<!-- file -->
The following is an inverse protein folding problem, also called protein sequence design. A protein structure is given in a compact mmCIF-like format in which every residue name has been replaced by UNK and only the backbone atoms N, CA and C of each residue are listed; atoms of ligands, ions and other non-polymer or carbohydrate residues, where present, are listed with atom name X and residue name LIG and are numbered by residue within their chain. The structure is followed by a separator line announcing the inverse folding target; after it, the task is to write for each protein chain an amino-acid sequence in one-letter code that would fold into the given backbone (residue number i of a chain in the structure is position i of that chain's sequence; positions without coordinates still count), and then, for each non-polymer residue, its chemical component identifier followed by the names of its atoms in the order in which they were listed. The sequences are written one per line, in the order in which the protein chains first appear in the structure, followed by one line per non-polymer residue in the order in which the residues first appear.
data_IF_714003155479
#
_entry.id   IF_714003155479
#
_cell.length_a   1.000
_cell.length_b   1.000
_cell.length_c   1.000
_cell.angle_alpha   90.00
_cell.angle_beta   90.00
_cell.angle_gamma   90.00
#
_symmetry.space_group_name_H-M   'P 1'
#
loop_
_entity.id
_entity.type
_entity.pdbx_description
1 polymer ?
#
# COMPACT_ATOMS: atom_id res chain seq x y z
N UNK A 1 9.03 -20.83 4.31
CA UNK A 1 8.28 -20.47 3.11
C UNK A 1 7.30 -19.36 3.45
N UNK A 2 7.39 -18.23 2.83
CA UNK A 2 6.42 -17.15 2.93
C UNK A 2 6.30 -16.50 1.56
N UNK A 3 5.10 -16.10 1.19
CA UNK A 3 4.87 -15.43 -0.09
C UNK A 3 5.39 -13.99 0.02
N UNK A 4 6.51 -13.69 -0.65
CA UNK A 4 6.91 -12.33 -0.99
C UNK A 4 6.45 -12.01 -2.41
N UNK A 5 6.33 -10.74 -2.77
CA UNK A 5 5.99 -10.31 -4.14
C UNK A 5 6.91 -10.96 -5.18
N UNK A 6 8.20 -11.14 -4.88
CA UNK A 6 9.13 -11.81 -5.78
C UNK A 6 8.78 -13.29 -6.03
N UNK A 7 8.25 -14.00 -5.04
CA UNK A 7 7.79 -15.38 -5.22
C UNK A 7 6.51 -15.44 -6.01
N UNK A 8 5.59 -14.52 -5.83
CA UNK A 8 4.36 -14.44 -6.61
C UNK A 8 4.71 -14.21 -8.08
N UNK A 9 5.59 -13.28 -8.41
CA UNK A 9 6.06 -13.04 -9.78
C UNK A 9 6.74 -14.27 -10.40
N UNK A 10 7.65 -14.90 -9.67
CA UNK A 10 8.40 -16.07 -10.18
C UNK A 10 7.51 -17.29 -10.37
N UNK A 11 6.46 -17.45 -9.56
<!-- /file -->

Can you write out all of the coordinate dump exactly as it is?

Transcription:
The following is an inverse protein folding problem, also called protein sequence design. A protein structure is given in a compact mmCIF-like format in which every residue name has been replaced by UNK and only the backbone atoms N, CA and C of each residue are listed; atoms of ligands, ions and other non-polymer or carbohydrate residues, where present, are listed with atom name X and residue name LIG and are numbered by residue within their chain. The structure is followed by a separator line announcing the inverse folding target; after it, the task is to write for each protein chain an amino-acid sequence in one-letter code that would fold into the given backbone (residue number i of a chain in the structure is position i of that chain's sequence; positions without coordinates still count), and then, for each non-polymer residue, its chemical component identifier followed by the names of its atoms in the order in which they were listed. The sequences are written one per line, in the order in which the protein chains first appear in the structure, followed by one line per non-polymer residue in the order in which the residues first appear.
data_IF_714003155479
#
_entry.id   IF_714003155479
#
_cell.length_a   1.000
_cell.length_b   1.000
_cell.length_c   1.000
_cell.angle_alpha   90.00
_cell.angle_beta   90.00
_cell.angle_gamma   90.00
#
_symmetry.space_group_name_H-M   'P 1'
#
loop_
_entity.id
_entity.type
_entity.pdbx_description
1 polymer ?
#
# COMPACT_ATOMS: atom_id res chain seq x y z
N UNK A 1 9.03 -20.83 4.31
CA UNK A 1 8.28 -20.47 3.11
C UNK A 1 7.30 -19.36 3.45
N UNK A 2 7.39 -18.23 2.83
CA UNK A 2 6.42 -17.15 2.93
C UNK A 2 6.30 -16.50 1.56
N UNK A 3 5.10 -16.10 1.19
CA UNK A 3 4.87 -15.43 -0.09
C UNK A 3 5.39 -13.99 0.02
N UNK A 4 6.51 -13.69 -0.65
CA UNK A 4 6.91 -12.33 -0.99
C UNK A 4 6.45 -12.01 -2.41
N UNK A 5 6.33 -10.74 -2.77
CA UNK A 5 5.99 -10.31 -4.14
C UNK A 5 6.91 -10.96 -5.18
N UNK A 6 8.20 -11.14 -4.88
CA UNK A 6 9.13 -11.81 -5.78
C UNK A 6 8.78 -13.29 -6.03
N UNK A 7 8.25 -14.00 -5.04
CA UNK A 7 7.79 -15.38 -5.22
C UNK A 7 6.51 -15.44 -6.01
N UNK A 8 5.59 -14.52 -5.83
CA UNK A 8 4.36 -14.44 -6.61
C UNK A 8 4.71 -14.21 -8.08
N UNK A 9 5.59 -13.28 -8.41
CA UNK A 9 6.06 -13.04 -9.78
C UNK A 9 6.74 -14.27 -10.40
N UNK A 10 7.65 -14.90 -9.67
CA UNK A 10 8.40 -16.07 -10.18
C UNK A 10 7.51 -17.29 -10.37
N UNK A 11 6.46 -17.45 -9.56